The Review Column: Another Crisis
Ever since the Labour government came to power they have mounted a continual campaign to persuade the British working class that their belts must be tightened because the pound sterling is under attack by international currency speculators.
At the same time Labour ministers, not reluctant to dabble in nationalism, have contrasted the sickliness of the pound with the indecent health of other currencies like the franc and the deutsch- mark.
When the latest currency crisis broke the official story had to be rearranged. Now it was the franc and the mark which were under pressure; new arguments had to be used to explain away the latest round of restrictions.
In the process, Roy Jenkins joined the list of Labour Chancellors whose catch- phrased promises have*been exposed. Only a year ago, Jenkins was talking about “two years’ hard slog” to see us through. Now, as James Callaghan snidely indicated, the two years have been extended indefinitely.
Jenkins was applying measures which have already failed. They have failed while he has been Chancellor, they failed when Callaghan held the job and they failed under the Tories who were at the Exchequer before October 1964. The problems of British capitalism, in other words, are long term and fundamental, not to be cured or even affected by short term tinkering with taxes, exchange rates and the like.
Long term, too, are workers’ problems. Soon after Jenkins’ cuts the House of Lords discussed poverty—no mean feat, since most of them have had no personal experience of it. Lord Beaumont, for example, told us that one person in every ten in this country falls into what he called “the general poverty bracket”.
Problems like that are not caused by currency difficulties, nor by an imbalance in a country’s trade. Poverty is an inescapable curse of capitalism and to eradicate its needs a fundamental change in society. That may be some way off but we can start by discrediting the politicians and their persistent, futile efforts to manage capitalism.
Nobody should have been surprised at Enoch Powell’s second outburst on immigration. He was bound to try to repeat the success of his Birmingham speech in another, equally well timed and stage- managed.
This time the opposition were readier for him and within a few hours the counter attack had started. Powell had changed his figures on the predicted level of immigration; he had refused the chance to speak on the subject in the Commons a few days before; his evidence was dishonestly selective.
Of course most of this was true but it ignored one vital fact Powell was not addressing the Archbishop of Canterbury, nor workers in race relations, nor his fellow politicians.
He was playing the old trick of speaking over the heads of his opponents, to the people with the votes. He was stimulating the smouldering racialism of the Midlands and of places like Brixton and Southall.
In these places the frustrations and restrictions of working class life are acute and have in some cases seem to have been accentuated by the arrival of the immigrants who, because they are so easily identifiable, make the perfect scapegoat for a demagogue.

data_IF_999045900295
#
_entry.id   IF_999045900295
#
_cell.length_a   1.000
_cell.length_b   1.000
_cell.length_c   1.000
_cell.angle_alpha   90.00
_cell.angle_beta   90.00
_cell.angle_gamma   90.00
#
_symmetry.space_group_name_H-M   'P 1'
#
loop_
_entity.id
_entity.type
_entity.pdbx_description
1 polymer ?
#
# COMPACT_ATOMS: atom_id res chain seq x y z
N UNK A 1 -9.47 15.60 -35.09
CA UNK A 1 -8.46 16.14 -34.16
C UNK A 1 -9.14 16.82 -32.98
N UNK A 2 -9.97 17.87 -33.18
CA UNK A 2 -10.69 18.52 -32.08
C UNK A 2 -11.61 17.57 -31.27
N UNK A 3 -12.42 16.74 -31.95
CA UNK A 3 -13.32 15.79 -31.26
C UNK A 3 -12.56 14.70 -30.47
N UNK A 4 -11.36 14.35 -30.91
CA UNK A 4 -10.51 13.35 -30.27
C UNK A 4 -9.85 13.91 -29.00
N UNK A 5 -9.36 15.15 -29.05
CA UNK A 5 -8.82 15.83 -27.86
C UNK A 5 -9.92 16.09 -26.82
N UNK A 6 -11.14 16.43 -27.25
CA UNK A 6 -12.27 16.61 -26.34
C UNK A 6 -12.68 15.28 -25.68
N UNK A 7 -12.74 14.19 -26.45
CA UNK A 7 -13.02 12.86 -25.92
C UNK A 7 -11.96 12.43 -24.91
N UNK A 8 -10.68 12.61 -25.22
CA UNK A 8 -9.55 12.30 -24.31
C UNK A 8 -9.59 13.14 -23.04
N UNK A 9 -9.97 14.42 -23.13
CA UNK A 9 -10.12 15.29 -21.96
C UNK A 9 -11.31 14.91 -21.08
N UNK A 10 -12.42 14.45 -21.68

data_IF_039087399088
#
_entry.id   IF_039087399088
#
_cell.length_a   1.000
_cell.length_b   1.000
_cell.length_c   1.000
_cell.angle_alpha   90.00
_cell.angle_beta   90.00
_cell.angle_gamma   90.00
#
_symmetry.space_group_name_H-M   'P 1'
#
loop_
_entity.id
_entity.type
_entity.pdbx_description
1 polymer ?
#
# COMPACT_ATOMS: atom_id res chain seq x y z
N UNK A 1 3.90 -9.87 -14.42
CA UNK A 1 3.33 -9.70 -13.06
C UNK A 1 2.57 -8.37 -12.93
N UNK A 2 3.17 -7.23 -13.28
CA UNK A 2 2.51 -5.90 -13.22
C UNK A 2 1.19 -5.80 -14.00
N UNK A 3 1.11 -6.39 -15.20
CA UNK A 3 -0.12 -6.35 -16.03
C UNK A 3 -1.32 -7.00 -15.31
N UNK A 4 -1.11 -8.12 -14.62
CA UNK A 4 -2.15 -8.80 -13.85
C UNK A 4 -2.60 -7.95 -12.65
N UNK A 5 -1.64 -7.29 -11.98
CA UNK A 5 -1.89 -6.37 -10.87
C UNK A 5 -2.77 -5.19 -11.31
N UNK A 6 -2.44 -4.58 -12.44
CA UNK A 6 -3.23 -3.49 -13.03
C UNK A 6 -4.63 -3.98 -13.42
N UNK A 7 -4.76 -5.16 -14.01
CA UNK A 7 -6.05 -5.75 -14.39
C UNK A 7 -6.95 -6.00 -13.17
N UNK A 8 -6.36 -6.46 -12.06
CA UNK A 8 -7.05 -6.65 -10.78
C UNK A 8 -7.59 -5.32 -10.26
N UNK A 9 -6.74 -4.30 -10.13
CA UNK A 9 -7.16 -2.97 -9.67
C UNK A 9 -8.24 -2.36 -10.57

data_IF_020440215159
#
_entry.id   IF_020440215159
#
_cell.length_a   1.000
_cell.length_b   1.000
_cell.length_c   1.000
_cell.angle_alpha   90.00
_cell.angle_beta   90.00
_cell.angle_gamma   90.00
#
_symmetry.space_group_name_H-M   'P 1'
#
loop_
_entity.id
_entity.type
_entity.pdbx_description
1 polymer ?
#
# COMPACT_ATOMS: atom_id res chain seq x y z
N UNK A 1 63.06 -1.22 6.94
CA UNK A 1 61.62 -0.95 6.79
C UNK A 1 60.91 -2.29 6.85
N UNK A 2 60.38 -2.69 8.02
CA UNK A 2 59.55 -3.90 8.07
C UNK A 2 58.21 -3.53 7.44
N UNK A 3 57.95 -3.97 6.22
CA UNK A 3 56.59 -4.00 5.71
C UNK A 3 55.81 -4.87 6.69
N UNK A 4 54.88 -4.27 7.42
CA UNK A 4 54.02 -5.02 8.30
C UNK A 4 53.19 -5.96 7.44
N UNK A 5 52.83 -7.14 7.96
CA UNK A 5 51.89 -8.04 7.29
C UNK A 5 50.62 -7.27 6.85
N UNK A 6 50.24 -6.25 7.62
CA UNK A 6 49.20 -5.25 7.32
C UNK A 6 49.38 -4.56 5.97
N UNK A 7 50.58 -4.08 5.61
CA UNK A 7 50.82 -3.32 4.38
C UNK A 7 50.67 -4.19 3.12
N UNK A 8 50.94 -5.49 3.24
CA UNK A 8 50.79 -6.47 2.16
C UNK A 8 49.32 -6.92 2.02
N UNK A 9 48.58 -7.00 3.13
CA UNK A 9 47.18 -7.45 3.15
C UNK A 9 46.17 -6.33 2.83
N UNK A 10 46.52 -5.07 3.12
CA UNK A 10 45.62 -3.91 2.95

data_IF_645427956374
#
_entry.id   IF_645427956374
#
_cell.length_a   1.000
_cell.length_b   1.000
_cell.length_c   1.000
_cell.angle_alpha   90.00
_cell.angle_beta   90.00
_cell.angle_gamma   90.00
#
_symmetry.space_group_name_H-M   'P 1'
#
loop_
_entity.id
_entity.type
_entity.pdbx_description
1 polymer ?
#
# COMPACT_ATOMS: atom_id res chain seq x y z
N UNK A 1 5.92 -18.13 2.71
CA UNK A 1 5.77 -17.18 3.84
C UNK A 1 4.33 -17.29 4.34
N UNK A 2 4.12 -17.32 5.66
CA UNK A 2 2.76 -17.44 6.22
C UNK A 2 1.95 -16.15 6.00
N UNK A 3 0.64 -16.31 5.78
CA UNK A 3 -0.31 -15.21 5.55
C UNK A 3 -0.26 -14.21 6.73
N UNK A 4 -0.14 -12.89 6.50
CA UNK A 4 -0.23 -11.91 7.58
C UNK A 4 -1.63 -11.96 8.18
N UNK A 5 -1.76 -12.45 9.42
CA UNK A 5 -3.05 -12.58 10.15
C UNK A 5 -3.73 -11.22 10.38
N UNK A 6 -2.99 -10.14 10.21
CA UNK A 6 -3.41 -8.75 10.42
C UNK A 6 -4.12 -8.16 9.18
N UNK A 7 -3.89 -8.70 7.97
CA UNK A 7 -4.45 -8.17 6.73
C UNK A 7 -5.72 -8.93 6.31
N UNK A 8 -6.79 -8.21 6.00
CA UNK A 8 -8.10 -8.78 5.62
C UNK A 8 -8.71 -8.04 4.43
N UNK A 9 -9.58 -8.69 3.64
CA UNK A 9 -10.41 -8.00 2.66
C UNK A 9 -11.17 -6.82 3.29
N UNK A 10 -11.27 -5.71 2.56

Powell is bidding for power and, having chosen his path, he will probably stick to it. His Eastbourne speech must surely be followed by others, in the same evil vein.
At the moment, he is having no perceptible success; the working class show no sign of voting for an openly racist party. But if conditions change — if Labour’s unemployed pool should grow any larger — the resentments which now smoulder could burst into fire.
The workers, unaware of their class standing and interests, bewildered by the continual crisis of capitalism, disillusioned at their leaders’ failures, are inflammable material. The threat is always there. Had Enoch Powell never been born, some other politician would be doing the same work, blowing on the embers of panic and prejudice.
The pitiful victims of Nigeria’s civil war are the latest in a long line, preceded by such as Palestine, Algeria, Korea, Vietnam . . .
One estimate is that about one million children alone will die each month in Biafra unless they are evacuated or given proper food and medical attention.
The civil war has roused compassion all over the world and to many people, concerned at the death and suffering, the situation is full of perplexing questions.
Why won’t the Nigerian Federal government, as an act of simple humanity, allow food and medical supplies into the surrounded and shrinking Ibo land?
Why does the Labour government, which assured us that moral grounds caused them to prevent the sale of arms to South Africa, not take a similar stand over Nigeria, and stop sending weapons to the Federal forces?
Why can’t both sides simply call off the war?
These questions, and many others, are valid enough, except that they all assume capitalist states are guided by concern for human welfare.
When we realise that this is not so— that capitalist governments act as the property interests of their ruling class demand—the questions are not so perplexing.
The civil war in Nigeria, for example, is partly a struggle to flatten the tribal structure which was a part of the old society and to replace it with a national unity which is so essential for a modern developing capitalist state.
This is a ruthless struggle. Everyone is in the firing line; the Nigerian government are deliberately starving children because such tactics are an accepted and necessary part of modern war. The British government, for example, did it in both world wars.
It is futile, then, to wring our hands over Biafra. War is an inescapable part of capitalism and it cannot be removed by charity, no matter how sincere. The killing will not stop and Biafra will not be the last great tragedy.